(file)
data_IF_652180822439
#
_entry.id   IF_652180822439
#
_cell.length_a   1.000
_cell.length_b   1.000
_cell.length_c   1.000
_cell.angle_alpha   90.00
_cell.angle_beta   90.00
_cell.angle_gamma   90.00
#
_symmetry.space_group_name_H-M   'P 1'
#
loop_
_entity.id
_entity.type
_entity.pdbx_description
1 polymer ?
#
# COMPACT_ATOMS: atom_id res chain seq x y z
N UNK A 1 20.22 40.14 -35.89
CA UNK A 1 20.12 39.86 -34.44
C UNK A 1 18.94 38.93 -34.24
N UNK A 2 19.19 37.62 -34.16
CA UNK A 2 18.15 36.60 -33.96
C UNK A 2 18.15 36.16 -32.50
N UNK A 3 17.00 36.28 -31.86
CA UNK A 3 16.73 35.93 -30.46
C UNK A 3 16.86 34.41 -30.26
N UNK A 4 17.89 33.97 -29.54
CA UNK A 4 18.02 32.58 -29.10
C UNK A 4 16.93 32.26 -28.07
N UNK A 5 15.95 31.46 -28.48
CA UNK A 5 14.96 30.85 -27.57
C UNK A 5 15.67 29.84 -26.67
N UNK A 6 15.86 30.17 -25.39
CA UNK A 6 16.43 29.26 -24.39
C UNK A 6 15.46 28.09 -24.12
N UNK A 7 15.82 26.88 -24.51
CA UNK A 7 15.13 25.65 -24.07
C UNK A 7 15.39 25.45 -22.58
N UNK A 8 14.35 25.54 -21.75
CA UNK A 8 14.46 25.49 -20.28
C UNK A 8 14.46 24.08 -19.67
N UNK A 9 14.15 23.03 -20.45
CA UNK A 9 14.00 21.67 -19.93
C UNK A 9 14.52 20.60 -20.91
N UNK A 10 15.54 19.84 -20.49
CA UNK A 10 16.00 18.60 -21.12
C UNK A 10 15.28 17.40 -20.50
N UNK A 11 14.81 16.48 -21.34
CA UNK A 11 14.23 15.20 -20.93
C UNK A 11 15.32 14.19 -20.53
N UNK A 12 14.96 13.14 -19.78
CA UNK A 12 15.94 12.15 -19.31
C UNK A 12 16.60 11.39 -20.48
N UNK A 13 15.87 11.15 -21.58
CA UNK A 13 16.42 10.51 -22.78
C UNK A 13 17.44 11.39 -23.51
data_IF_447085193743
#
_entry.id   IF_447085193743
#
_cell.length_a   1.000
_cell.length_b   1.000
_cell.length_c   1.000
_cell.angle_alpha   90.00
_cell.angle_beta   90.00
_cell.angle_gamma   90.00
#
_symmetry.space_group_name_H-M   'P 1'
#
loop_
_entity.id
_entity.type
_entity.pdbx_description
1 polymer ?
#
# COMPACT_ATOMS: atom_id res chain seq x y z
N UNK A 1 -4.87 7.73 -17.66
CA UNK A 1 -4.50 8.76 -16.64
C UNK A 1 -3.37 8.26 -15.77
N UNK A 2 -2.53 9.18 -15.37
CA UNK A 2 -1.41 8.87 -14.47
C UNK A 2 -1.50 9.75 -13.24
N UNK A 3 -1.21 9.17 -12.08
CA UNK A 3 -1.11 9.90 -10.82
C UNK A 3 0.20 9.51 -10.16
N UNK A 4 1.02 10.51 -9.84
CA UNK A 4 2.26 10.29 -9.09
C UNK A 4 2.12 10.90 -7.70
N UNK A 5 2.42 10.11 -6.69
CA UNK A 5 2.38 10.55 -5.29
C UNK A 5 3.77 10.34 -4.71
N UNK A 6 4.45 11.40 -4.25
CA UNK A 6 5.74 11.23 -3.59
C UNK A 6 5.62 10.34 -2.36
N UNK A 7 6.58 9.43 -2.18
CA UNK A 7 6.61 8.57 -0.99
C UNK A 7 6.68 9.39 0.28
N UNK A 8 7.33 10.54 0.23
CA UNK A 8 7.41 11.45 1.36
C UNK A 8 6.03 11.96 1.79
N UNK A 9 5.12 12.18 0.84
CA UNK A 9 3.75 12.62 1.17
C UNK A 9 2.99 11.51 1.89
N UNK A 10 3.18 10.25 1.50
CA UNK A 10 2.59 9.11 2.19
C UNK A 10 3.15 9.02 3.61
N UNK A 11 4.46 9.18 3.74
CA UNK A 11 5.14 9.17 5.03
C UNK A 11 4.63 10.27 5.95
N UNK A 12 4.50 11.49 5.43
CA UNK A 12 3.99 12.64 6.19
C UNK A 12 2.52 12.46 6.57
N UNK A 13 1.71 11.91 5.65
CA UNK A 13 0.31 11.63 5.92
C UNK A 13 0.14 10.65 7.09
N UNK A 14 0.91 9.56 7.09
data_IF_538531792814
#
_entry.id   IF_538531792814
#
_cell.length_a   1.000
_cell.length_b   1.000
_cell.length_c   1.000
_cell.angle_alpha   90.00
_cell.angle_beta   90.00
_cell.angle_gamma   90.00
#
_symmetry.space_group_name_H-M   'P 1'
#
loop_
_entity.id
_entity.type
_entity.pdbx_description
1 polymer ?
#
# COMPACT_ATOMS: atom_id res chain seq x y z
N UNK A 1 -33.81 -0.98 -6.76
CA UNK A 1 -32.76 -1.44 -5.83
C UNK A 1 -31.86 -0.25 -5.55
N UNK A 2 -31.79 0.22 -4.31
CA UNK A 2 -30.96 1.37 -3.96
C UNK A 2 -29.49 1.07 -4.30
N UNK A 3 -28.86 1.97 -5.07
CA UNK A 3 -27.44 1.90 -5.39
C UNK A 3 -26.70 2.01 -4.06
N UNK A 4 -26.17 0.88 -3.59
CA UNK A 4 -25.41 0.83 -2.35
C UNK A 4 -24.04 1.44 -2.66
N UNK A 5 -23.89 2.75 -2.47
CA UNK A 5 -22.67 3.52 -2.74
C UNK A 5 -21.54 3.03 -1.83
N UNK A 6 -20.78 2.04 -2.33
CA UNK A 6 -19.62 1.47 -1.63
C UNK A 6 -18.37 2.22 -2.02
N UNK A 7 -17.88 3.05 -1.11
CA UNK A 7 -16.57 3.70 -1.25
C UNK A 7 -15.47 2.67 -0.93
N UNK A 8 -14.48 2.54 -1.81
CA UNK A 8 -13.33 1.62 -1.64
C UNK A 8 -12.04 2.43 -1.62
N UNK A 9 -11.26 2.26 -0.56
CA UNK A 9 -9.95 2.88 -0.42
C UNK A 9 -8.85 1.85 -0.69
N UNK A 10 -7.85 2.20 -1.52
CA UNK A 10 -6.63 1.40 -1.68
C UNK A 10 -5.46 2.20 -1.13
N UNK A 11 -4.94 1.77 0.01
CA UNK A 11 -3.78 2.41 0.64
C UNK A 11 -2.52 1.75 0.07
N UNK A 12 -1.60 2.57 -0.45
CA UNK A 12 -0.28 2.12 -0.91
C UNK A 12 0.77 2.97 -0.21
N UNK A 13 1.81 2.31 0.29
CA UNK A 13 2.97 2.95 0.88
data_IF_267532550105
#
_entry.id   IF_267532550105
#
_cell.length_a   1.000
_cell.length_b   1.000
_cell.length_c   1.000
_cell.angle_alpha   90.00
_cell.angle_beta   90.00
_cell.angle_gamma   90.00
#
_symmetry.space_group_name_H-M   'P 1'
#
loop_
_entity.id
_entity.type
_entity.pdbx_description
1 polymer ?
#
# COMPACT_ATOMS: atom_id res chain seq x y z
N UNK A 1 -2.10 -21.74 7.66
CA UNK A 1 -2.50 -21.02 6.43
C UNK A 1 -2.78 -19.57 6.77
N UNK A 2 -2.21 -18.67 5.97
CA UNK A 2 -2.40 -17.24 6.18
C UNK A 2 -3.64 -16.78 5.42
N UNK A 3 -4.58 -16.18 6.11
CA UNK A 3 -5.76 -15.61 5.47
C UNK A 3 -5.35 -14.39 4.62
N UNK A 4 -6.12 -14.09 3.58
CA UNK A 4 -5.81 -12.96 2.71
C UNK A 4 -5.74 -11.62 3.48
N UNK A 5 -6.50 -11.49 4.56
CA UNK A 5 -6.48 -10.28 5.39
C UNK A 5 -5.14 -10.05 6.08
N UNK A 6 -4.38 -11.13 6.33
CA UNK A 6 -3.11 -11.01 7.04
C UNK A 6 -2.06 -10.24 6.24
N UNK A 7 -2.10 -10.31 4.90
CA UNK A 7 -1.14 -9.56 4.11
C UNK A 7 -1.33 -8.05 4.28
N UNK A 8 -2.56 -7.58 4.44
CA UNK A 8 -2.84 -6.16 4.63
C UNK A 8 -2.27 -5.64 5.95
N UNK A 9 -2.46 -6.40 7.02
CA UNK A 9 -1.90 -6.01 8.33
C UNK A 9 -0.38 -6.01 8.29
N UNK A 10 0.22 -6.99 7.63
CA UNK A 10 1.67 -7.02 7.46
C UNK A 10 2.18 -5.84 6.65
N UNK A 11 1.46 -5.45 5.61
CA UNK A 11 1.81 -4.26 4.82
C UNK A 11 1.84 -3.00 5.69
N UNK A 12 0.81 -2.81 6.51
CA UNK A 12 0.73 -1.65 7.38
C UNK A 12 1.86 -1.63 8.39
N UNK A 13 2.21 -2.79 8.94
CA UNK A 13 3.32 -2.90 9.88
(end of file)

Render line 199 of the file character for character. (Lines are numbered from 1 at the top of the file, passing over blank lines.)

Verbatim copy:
CA UNK A 1 -2.50 -21.02 6.43